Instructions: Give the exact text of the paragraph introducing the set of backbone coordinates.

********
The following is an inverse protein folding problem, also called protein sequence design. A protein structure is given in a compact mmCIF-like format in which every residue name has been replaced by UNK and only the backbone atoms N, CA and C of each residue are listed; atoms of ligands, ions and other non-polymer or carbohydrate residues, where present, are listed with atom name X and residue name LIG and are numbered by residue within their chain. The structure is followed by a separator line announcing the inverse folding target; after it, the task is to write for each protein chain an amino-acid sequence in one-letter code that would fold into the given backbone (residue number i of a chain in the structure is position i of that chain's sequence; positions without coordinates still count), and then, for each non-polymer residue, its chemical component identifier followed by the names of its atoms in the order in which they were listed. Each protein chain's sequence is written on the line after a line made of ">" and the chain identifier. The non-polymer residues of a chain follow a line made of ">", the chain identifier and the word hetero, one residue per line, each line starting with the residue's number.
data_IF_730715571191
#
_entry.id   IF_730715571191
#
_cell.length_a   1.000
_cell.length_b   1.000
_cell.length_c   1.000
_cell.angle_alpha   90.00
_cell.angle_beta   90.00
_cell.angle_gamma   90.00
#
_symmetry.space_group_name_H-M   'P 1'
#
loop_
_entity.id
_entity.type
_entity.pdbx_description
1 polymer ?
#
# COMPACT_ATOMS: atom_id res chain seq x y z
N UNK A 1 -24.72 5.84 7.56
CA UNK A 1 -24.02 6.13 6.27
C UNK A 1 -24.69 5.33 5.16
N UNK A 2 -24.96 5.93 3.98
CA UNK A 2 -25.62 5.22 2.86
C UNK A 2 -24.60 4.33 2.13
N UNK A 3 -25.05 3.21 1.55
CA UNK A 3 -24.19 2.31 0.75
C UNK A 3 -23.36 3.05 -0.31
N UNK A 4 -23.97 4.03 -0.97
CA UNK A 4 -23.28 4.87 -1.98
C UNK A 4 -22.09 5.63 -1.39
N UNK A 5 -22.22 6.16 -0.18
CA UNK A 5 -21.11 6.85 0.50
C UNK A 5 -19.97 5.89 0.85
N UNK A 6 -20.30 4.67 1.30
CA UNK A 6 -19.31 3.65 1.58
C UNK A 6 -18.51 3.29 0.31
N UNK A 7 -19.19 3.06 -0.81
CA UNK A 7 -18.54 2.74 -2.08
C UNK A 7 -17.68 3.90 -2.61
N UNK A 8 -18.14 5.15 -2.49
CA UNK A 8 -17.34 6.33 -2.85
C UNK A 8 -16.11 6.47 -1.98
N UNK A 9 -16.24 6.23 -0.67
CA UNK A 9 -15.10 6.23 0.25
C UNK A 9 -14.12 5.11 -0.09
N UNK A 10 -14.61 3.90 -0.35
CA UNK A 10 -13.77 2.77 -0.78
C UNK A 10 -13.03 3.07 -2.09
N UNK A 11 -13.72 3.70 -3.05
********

The following is an inverse protein folding problem, also called protein sequence design. A protein structure is given in a compact mmCIF-like format in which every residue name has been replaced by UNK and only the backbone atoms N, CA and C of each residue are listed; atoms of ligands, ions and other non-polymer or carbohydrate residues, where present, are listed with atom name X and residue name LIG and are numbered by residue within their chain. The structure is followed by a separator line announcing the inverse folding target; after it, the task is to write for each protein chain an amino-acid sequence in one-letter code that would fold into the given backbone (residue number i of a chain in the structure is position i of that chain's sequence; positions without coordinates still count), and then, for each non-polymer residue, its chemical component identifier followed by the names of its atoms in the order in which they were listed. Each protein chain's sequence is written on the line after a line made of ">" and the chain identifier. The non-polymer residues of a chain follow a line made of ">", the chain identifier and the word hetero, one residue per line, each line starting with the residue's number.